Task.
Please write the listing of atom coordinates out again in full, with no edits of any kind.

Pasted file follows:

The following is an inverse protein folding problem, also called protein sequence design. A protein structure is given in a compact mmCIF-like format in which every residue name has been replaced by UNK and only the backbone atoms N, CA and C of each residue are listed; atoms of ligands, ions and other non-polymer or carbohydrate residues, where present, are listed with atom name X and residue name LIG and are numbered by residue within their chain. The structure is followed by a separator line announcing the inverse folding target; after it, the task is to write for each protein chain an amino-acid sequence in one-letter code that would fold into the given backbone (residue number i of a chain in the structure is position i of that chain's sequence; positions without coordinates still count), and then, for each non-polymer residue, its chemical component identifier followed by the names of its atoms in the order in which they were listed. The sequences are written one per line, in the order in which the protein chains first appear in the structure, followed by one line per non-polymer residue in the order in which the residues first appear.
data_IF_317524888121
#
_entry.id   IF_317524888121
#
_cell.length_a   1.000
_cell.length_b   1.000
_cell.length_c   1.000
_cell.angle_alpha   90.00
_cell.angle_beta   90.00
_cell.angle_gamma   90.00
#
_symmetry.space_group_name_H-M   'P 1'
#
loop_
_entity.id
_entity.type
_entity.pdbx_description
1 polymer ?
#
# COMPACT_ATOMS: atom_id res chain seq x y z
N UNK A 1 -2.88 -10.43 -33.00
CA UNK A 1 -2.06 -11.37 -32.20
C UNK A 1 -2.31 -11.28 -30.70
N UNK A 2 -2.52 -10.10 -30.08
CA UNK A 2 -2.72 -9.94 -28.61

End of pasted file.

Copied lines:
The following is an inverse protein folding problem, also called protein sequence design. A protein structure is given in a compact mmCIF-like format in which every residue name has been replaced by UNK and only the backbone atoms N, CA and C of each residue are listed; atoms of ligands, ions and other non-polymer or carbohydrate residues, where present, are listed with atom name X and residue name LIG and are numbered by residue within their chain. The structure is followed by a separator line announcing the inverse folding target; after it, the task is to write for each protein chain an amino-acid sequence in one-letter code that would fold into the given backbone (residue number i of a chain in the structure is position i of that chain's sequence; positions without coordinates still count), and then, for each non-polymer residue, its chemical component identifier followed by the names of its atoms in the order in which they were listed. The sequences are written one per line, in the order in which the protein chains first appear in the structure, followed by one line per non-polymer residue in the order in which the residues first appear.
data_IF_317524888121
#
_entry.id   IF_317524888121
#
_cell.length_a   1.000
_cell.length_b   1.000
_cell.length_c   1.000
_cell.angle_alpha   90.00
_cell.angle_beta   90.00
_cell.angle_gamma   90.00
#
_symmetry.space_group_name_H-M   'P 1'
#
loop_
_entity.id
_entity.type
_entity.pdbx_description
1 polymer ?
#
# COMPACT_ATOMS: atom_id res chain seq x y z
N UNK A 1 -2.88 -10.43 -33.00
CA UNK A 1 -2.06 -11.37 -32.20
C UNK A 1 -2.31 -11.28 -30.70
N UNK A 2 -2.52 -10.10 -30.08
CA UNK A 2 -2.72 -9.94 -28.61